I’m reading through a textbook in auction design when it describes a term, virtual valuation

$$\phi_i(v_i) = v_i - \frac{1 - F(v_i)}{f(v_i)}$$

where $f$ is the pdf of a bidders valuation and $F$ is the corresponding cdf.

It is described as the price you want to charge minus the cost of not knowing $v_i$. Can someone explain how the cost was derived from the probability distributions? Note I’m not an economics student by training.


2 Answers 2


Suppose you face a single buyer whose willingness to pay, $v$, is distributed according to $F(v)$. If you charge a price $p$, he will buy if and only if $v>p$, leaving you with expected revenue of $$r(p)=\Pr(v>p)p=[1-F(p)]p.$$

Let's maximise revenue by computing an FOC:


We can rearrange this as

$$\phi(p)\equiv p-\frac{1-F(p)}{F'(p)}=0$$ i.e., the 'virtual valuation' should be zero.

If we return to $r'(p)$ and think about what the individal terms mean, we can see where the "cost" you ask about comes from: a unit increase in price causes an extra unit of revenue in the fraciton $1-F$ of the time that the buyer is willing to buy, but reduces the liklihood of him buying by $F'$. This is the fundamental trade-off that a seller who doesn't know the buyer's willingness to pay must make.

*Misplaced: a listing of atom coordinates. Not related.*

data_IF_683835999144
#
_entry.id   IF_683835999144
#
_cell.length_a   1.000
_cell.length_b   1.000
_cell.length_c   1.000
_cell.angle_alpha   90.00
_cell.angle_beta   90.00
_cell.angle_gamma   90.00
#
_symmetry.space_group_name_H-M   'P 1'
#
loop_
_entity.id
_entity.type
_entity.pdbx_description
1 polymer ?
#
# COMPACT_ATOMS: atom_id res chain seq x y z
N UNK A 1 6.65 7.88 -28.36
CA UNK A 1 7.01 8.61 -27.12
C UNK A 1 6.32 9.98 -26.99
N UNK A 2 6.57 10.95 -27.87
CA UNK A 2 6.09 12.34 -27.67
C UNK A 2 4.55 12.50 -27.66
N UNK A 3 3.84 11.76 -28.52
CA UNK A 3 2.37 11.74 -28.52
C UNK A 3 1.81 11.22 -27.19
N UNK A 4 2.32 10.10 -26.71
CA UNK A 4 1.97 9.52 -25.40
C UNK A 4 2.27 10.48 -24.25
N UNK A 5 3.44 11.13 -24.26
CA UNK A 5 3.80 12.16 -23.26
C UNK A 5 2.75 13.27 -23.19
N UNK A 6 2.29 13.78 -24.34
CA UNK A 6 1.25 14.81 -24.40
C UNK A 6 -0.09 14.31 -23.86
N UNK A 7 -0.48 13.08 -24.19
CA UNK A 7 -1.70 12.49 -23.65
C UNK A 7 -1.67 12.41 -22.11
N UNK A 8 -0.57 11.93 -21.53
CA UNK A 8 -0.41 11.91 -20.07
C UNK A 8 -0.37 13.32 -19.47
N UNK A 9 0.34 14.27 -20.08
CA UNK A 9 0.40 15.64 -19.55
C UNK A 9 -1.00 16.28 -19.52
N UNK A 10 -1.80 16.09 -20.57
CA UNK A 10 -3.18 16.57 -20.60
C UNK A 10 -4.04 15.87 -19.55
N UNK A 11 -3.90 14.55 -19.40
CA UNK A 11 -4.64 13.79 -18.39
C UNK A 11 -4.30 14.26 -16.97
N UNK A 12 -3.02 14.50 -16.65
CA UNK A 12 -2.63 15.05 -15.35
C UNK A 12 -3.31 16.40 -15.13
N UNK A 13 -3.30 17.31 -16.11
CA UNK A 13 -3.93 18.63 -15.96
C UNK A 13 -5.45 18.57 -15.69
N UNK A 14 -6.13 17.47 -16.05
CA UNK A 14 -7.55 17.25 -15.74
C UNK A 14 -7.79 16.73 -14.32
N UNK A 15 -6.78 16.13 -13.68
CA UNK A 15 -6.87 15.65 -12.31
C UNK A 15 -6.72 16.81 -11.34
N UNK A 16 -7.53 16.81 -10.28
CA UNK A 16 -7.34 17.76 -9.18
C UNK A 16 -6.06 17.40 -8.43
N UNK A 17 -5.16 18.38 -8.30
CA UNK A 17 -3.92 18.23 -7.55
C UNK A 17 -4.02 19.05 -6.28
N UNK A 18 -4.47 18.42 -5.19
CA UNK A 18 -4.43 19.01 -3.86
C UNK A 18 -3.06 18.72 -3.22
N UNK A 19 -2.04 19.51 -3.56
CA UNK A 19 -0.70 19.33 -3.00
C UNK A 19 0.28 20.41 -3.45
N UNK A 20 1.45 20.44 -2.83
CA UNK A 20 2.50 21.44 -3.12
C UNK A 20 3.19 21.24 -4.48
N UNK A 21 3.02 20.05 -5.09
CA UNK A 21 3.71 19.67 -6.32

If you know anything about standard monopoly theory then this setup should be quite familiar. Usually, when we look at a profit-maximising monopolist with demand $D(p)$ and zero marginal cost we solve $$\max_p D(p)p\iff \underbrace{D'(p)p-D(p)}_{\text{marginal revenue}}=0.$$ In an auction-like setting, the 'demand' $1-F(p)$ is simply the probability of the buyer being willing to pay $p$.

  • $\begingroup$ Is there a reason for auctions we think in terms of the 'virtual valuation' instead of the change in revenue? $\endgroup$
    – Sentient
    Commented Nov 7, 2018 at 0:15
  • $\begingroup$ @Sentient the term virtual valuation comes from Myerson's landmark 1981 paper on optimal auction design. The realisation that the problem is equivalent to a monopolist's profit maximisation (with the corresponding notion of marginal revenue) did not come until Bulow & Klemperer, 1989. By then, the virtual value terminology had stuck. $\endgroup$
    – Ubiquitous
    Commented Nov 7, 2018 at 7:28
  • $\begingroup$ Ah, thank you for the pointer to their papers! $\endgroup$
    – Sentient
    Commented Nov 7, 2018 at 9:07

The idea is simple: the seller wants to target that individuals who's ready to pay him the highest amount, thus targets the person with the highest virtual valuation.

To target the individual who's ready to pay the most, we appeal to the concept of stochastic dominance(specifically, we are talking about first order stochastic dominance). The term $\lambda_i =\frac{ f_i(v_i)}{1-F_i(v_i)}$ is known as the hazard rate. Reverse of hazard rate, $\frac{1}{\lambda_i}$ is used to check the hazard rate dominance(which will imply stochastic dominance as well) of one random variable over the other. The random variable which dominates all is given the object by the seller.

  • $\begingroup$ Could you elaborate on what is stochastic dominance and hazard rate? I have never heard of those terms before :o $\endgroup$
    – Sentient
    Commented Nov 7, 2018 at 0:06
  • $\begingroup$ You can refer to Vijay Krishna's Auction Theory for a detailed analysis of the optimal auction problem. $\endgroup$
    – superhulk
    Commented Nov 7, 2018 at 17:27

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